Second, the University of Wisconsin professor shows the important roles of both governments and private corporations. Government can take a longer view than business. It can fund (in the early days with the help of the old Bell Labs) basic research that doesn’t have quick paybacks; it can provide incentives or requirements to get new technologies into markets; and it can accelerate the learning curve essential to technological progress. Companies, big and small, can then run with the ball, competing to find additional ways to increase efficiency and reduce the costs of once exotic suppliers of energy like wind and solar.

If Nemet is right (and I think he is), we should be wary of candidates who base their campaigns on bashing international trade and big corporations. Slowing climate change requires the world’s nations to progress somewhat in tandem, and international trade contributes to that.

Candidates should also note that many major corporations have, at times, displayed more responsible behavior on climate than has the U.S. government. Witness the recent move by Ford, Honda, Volkswagen, and BMW to defy Washington on mileage efficiency standards. Some of this may be “green washing,” and we certainly need aggressive government regulation and tax policy. But, if we are going to achieve results on climate, many major corporations will have to (and can be) be allies, not foes.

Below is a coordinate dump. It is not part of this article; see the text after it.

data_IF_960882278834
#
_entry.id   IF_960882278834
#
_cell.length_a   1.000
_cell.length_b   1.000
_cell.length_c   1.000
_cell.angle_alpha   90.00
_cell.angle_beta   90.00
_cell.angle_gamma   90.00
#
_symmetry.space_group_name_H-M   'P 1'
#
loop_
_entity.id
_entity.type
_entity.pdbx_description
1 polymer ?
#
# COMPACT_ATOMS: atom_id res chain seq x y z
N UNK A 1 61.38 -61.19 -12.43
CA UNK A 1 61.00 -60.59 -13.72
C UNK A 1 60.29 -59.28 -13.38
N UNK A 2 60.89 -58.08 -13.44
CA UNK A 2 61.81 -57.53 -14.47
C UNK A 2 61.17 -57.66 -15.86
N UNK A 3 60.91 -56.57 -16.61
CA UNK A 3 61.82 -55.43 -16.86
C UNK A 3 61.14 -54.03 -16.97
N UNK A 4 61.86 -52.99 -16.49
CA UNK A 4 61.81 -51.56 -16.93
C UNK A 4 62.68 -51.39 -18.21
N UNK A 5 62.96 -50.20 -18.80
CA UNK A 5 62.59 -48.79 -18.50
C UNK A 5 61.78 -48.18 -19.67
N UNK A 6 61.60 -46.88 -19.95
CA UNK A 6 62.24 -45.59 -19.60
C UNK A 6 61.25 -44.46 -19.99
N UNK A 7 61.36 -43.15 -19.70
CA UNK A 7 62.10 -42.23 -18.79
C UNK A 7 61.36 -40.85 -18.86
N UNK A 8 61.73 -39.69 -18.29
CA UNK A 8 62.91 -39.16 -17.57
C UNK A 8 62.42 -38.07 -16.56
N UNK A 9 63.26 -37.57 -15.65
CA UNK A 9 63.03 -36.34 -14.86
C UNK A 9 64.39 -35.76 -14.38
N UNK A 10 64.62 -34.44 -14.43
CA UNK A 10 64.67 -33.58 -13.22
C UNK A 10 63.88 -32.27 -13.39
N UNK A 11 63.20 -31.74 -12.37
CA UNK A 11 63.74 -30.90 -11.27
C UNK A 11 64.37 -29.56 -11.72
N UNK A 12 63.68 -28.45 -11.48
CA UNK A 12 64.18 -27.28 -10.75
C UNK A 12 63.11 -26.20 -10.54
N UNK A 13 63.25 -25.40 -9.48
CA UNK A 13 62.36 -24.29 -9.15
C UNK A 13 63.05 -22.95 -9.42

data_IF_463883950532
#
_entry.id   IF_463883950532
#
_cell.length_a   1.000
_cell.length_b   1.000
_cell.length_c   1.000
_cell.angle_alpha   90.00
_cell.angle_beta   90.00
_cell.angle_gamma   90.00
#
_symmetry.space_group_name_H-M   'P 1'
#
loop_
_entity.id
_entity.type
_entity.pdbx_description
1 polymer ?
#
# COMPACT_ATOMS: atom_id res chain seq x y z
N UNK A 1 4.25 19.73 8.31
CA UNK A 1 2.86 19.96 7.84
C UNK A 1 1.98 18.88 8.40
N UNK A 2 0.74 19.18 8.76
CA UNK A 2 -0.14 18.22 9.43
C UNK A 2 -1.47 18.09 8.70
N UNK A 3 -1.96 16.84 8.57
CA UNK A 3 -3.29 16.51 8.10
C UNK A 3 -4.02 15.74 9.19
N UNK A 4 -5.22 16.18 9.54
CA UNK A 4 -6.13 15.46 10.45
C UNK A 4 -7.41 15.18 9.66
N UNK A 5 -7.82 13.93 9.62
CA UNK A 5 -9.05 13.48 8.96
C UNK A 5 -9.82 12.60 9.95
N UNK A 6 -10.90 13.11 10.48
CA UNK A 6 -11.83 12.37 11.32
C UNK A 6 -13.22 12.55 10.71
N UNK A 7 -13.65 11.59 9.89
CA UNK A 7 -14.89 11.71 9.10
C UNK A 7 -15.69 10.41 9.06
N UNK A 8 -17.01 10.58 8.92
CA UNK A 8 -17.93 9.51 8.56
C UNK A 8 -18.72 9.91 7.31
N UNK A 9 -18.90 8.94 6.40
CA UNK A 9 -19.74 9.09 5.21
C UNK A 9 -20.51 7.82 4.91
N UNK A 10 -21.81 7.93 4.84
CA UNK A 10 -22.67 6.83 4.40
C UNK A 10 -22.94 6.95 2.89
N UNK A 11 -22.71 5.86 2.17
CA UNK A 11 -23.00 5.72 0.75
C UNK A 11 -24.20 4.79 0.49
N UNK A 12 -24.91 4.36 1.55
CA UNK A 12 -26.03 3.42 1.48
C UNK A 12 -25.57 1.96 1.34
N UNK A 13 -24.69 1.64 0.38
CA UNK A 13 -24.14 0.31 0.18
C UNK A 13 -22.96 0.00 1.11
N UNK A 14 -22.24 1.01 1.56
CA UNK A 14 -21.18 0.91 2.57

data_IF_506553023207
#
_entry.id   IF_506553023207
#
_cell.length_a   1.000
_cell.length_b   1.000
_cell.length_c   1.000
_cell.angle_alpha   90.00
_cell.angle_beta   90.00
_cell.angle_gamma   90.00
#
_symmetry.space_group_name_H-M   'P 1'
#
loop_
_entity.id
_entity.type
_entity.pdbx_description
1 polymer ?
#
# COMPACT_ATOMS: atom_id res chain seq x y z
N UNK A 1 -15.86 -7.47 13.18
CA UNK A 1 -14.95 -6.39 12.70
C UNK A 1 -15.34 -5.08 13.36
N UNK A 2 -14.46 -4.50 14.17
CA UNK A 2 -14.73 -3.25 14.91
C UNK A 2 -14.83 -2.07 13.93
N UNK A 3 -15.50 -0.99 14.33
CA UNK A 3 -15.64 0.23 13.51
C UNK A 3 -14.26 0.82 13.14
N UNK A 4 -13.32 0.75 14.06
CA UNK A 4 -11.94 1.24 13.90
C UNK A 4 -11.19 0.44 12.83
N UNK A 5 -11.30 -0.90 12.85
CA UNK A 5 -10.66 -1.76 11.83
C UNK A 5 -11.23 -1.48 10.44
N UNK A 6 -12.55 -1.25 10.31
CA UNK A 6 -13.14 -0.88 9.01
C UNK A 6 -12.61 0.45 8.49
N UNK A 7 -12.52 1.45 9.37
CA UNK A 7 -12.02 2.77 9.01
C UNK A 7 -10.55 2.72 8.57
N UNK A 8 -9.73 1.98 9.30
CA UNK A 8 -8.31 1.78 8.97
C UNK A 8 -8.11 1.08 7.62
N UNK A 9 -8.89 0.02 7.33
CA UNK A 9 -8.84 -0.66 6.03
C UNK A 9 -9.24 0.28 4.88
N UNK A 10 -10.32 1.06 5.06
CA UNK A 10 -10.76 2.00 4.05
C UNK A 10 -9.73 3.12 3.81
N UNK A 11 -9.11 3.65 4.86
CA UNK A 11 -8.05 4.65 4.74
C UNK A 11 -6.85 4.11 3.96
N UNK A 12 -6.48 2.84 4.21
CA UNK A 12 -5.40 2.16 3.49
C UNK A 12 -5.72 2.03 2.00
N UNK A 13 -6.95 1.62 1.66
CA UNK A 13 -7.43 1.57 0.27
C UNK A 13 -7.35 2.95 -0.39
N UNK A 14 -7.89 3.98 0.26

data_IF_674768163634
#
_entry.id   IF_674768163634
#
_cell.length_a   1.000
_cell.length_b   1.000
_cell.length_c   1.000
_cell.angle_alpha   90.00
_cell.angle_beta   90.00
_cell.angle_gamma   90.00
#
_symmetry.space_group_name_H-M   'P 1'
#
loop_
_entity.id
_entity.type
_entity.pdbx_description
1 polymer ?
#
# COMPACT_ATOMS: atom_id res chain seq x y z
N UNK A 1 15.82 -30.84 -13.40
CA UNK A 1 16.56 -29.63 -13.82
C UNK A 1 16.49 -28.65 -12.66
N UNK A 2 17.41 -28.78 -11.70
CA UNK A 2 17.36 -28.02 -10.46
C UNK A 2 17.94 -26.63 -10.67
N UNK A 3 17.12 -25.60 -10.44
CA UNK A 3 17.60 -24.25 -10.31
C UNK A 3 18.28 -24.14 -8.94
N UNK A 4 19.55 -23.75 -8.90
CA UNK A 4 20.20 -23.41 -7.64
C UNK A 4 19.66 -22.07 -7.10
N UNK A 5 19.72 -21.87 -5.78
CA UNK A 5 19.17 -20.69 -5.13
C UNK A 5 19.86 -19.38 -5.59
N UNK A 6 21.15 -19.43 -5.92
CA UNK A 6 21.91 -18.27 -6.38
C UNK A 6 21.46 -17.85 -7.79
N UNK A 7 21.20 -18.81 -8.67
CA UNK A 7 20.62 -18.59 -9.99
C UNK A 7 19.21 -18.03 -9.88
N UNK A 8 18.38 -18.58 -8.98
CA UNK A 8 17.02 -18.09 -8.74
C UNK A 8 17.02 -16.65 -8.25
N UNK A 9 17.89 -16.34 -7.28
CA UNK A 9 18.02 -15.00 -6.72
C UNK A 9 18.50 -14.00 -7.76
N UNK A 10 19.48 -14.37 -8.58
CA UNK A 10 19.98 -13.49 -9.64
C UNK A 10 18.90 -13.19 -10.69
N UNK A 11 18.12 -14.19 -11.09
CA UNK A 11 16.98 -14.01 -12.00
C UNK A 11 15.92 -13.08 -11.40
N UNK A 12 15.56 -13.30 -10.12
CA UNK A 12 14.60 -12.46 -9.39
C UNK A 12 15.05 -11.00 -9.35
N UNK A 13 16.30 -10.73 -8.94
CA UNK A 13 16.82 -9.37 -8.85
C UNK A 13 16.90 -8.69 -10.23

Climate activists are right to raise issues of equity as we search for the best ways to slow global warming. Taxes or regulations that raise energy prices have a regressive effect that penalizes people with low incomes, so this unintended consequence should be offset by per capita rebates.

On the whole, good climate policy will have positive impacts on those with low incomes. Around the world, the poor have less ability to adapt to rising sea levels, arid soils, and other impacts of a changing climate. In this country, dirty energy production is often located where poor neighbors have limited ability to resist.

Thus, protecting the atmosphere by moving to a clean energy future does not need to be paired with a socialist agenda to provide benefits across all income levels.